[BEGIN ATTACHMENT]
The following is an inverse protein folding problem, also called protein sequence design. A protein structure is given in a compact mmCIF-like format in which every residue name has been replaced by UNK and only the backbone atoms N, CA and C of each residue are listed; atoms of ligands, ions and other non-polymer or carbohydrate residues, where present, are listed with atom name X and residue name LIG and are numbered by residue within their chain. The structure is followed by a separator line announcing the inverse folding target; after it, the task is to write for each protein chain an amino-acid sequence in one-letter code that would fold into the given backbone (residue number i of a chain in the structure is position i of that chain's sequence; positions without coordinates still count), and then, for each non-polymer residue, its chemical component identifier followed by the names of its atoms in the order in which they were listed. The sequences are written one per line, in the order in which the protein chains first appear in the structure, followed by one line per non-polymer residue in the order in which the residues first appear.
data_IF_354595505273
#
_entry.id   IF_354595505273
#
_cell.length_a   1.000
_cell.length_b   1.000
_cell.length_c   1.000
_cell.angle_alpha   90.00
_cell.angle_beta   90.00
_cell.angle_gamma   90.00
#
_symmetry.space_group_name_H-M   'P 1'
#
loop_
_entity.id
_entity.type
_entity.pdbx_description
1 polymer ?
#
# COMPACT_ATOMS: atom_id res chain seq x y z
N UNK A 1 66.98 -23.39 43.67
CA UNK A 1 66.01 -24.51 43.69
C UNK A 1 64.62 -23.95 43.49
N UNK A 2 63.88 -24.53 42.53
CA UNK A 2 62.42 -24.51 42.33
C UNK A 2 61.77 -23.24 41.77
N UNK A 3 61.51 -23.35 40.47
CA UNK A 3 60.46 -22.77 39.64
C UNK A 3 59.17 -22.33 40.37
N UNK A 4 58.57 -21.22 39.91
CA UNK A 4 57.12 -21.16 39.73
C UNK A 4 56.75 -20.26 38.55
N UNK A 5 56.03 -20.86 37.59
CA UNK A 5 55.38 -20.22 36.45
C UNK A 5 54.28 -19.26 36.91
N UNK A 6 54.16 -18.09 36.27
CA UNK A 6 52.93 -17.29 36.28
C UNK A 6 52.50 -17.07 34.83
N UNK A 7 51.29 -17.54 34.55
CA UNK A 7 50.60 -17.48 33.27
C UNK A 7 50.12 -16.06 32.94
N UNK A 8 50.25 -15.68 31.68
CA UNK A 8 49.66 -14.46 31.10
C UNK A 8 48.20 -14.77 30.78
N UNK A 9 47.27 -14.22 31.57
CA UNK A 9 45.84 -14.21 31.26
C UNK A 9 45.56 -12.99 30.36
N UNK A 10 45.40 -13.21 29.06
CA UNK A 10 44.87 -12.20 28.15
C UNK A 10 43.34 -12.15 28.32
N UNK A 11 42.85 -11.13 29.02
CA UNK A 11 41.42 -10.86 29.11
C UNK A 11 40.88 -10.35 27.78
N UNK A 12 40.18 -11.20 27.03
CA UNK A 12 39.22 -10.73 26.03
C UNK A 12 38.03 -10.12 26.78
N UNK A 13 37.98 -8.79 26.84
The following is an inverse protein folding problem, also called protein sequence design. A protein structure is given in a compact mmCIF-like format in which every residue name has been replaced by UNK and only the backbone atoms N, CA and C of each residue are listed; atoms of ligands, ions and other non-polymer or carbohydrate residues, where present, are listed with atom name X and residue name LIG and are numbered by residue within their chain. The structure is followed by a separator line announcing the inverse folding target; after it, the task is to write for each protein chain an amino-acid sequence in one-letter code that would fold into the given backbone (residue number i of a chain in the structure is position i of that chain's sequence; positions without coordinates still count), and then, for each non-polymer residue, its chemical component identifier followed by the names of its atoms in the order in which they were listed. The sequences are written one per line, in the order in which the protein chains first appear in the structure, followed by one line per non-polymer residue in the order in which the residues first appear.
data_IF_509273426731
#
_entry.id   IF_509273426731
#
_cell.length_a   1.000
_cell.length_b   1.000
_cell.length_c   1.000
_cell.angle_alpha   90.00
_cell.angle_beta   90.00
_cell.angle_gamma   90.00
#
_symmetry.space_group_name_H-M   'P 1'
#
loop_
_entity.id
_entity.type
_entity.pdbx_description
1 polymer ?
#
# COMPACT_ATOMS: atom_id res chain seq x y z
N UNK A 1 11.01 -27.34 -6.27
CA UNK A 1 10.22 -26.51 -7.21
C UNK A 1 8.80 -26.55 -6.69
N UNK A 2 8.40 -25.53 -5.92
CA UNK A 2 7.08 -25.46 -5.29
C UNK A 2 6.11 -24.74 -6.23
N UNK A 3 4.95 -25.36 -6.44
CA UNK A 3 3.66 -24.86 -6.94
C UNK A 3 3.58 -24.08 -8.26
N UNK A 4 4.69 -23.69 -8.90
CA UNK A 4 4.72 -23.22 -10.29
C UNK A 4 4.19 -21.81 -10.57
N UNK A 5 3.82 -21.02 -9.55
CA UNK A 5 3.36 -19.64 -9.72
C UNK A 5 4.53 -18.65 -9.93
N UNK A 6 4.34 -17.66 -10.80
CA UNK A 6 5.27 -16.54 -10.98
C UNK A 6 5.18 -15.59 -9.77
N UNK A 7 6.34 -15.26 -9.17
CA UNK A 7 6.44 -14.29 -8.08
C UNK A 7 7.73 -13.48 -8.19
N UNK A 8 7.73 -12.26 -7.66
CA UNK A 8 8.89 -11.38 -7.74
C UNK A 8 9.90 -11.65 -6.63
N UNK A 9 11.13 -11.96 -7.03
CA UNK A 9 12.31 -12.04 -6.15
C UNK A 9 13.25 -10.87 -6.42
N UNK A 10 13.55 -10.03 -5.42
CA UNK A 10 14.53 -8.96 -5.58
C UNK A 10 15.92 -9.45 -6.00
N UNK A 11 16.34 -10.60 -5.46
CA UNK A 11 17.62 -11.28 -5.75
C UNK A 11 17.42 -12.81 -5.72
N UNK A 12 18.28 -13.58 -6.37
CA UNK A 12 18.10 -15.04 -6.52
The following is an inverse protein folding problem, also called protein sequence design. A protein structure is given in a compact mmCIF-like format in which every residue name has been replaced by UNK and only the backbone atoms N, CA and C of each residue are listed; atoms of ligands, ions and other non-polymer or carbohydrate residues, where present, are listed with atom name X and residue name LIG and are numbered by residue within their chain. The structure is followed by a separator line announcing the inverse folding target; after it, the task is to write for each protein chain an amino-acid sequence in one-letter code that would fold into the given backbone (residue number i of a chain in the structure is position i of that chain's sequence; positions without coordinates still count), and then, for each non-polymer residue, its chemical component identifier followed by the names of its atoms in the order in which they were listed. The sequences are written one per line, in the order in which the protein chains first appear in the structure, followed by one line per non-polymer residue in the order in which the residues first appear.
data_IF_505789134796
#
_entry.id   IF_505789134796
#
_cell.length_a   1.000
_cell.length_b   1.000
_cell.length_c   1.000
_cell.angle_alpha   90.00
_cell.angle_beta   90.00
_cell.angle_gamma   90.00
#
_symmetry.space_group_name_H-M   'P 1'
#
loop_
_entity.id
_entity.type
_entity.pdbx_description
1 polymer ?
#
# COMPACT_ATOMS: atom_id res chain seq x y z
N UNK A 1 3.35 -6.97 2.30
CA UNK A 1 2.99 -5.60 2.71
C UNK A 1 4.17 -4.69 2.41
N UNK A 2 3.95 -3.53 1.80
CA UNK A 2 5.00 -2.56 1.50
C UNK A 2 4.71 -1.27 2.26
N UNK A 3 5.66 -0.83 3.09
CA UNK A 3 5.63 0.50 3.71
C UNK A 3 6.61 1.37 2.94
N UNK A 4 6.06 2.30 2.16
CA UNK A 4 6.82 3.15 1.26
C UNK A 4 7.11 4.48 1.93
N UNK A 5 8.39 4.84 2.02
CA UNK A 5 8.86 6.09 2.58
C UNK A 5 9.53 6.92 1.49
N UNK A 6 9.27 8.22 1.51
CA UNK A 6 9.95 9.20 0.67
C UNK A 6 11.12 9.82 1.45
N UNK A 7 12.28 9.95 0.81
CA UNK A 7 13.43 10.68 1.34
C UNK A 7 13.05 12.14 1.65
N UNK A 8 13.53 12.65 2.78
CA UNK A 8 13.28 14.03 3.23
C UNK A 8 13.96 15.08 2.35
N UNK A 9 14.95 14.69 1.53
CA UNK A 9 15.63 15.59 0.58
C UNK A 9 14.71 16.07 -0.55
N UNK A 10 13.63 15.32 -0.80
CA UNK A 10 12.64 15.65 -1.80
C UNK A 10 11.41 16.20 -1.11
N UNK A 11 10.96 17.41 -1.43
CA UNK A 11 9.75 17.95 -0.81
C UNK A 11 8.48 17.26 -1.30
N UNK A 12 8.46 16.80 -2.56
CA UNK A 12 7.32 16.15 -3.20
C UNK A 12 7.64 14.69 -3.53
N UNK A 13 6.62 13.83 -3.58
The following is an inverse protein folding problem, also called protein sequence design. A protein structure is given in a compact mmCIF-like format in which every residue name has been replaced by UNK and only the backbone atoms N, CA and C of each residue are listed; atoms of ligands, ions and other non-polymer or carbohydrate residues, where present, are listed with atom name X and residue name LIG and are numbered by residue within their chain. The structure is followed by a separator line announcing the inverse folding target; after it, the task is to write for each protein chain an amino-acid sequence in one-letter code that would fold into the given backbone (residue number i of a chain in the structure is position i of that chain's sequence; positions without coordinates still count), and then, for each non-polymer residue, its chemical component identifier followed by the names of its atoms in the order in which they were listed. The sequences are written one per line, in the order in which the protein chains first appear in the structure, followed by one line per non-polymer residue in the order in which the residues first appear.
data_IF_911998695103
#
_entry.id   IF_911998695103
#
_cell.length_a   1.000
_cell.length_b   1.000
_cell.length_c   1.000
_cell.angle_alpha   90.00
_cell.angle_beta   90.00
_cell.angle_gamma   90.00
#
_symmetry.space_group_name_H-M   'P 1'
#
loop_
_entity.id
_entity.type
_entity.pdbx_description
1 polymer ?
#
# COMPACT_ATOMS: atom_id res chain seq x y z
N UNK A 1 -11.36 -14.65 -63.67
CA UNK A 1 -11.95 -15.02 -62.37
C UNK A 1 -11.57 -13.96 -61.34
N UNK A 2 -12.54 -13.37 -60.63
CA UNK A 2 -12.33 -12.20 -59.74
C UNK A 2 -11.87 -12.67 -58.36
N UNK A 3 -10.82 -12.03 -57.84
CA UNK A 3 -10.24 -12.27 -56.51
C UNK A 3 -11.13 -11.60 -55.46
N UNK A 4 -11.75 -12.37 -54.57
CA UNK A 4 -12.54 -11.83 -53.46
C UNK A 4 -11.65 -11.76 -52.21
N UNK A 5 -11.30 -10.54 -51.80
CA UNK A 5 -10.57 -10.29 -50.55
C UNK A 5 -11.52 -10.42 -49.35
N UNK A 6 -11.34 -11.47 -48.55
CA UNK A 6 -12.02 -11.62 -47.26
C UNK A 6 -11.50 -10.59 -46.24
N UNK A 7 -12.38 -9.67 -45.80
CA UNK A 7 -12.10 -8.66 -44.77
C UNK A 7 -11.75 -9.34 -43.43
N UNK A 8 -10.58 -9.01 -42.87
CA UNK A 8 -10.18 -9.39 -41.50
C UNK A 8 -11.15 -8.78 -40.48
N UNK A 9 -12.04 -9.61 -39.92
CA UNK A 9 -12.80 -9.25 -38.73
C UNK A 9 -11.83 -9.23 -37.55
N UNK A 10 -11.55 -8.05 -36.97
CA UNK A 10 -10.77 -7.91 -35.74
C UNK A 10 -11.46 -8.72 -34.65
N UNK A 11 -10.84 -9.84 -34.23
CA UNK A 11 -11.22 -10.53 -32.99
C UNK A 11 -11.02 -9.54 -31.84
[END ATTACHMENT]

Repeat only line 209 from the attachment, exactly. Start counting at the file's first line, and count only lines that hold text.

N UNK A 6 -11.34 -11.47 -48.55